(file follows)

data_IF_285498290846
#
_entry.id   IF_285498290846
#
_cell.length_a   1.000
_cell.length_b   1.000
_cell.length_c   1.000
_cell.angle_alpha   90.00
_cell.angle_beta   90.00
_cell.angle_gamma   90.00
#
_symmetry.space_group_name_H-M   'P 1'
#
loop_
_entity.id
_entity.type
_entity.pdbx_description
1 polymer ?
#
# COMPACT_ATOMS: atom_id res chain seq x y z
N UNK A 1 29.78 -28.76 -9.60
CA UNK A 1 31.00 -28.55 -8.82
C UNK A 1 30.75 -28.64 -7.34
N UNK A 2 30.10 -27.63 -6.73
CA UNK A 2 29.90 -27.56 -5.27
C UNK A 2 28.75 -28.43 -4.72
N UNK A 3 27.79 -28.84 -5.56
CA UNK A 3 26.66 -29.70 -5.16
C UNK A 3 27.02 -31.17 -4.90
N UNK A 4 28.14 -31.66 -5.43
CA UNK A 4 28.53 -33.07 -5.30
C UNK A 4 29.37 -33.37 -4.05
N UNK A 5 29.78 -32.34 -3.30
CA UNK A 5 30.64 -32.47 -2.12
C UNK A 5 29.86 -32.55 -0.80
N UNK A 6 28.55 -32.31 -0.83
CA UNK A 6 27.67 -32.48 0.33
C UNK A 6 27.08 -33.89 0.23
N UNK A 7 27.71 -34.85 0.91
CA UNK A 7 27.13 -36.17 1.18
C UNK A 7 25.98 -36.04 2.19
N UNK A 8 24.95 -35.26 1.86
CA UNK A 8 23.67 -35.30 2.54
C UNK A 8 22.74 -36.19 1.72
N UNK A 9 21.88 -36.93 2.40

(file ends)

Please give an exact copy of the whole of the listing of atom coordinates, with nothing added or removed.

data_IF_285498290846
#
_entry.id   IF_285498290846
#
_cell.length_a   1.000
_cell.length_b   1.000
_cell.length_c   1.000
_cell.angle_alpha   90.00
_cell.angle_beta   90.00
_cell.angle_gamma   90.00
#
_symmetry.space_group_name_H-M   'P 1'
#
loop_
_entity.id
_entity.type
_entity.pdbx_description
1 polymer ?
#
# COMPACT_ATOMS: atom_id res chain seq x y z
N UNK A 1 29.78 -28.76 -9.60
CA UNK A 1 31.00 -28.55 -8.82
C UNK A 1 30.75 -28.64 -7.34
N UNK A 2 30.10 -27.63 -6.73
CA UNK A 2 29.90 -27.56 -5.27
C UNK A 2 28.75 -28.43 -4.72
N UNK A 3 27.79 -28.84 -5.56
CA UNK A 3 26.66 -29.70 -5.16
C UNK A 3 27.02 -31.17 -4.90
N UNK A 4 28.14 -31.66 -5.43
CA UNK A 4 28.53 -33.07 -5.30
C UNK A 4 29.37 -33.37 -4.05
N UNK A 5 29.78 -32.34 -3.30
CA UNK A 5 30.64 -32.47 -2.12
C UNK A 5 29.86 -32.55 -0.80
N UNK A 6 28.55 -32.31 -0.83
CA UNK A 6 27.67 -32.48 0.33
C UNK A 6 27.08 -33.89 0.23
N UNK A 7 27.71 -34.85 0.91
CA UNK A 7 27.13 -36.17 1.18
C UNK A 7 25.98 -36.04 2.19
N UNK A 8 24.95 -35.26 1.86
CA UNK A 8 23.67 -35.30 2.54
C UNK A 8 22.74 -36.19 1.72
N UNK A 9 21.88 -36.93 2.40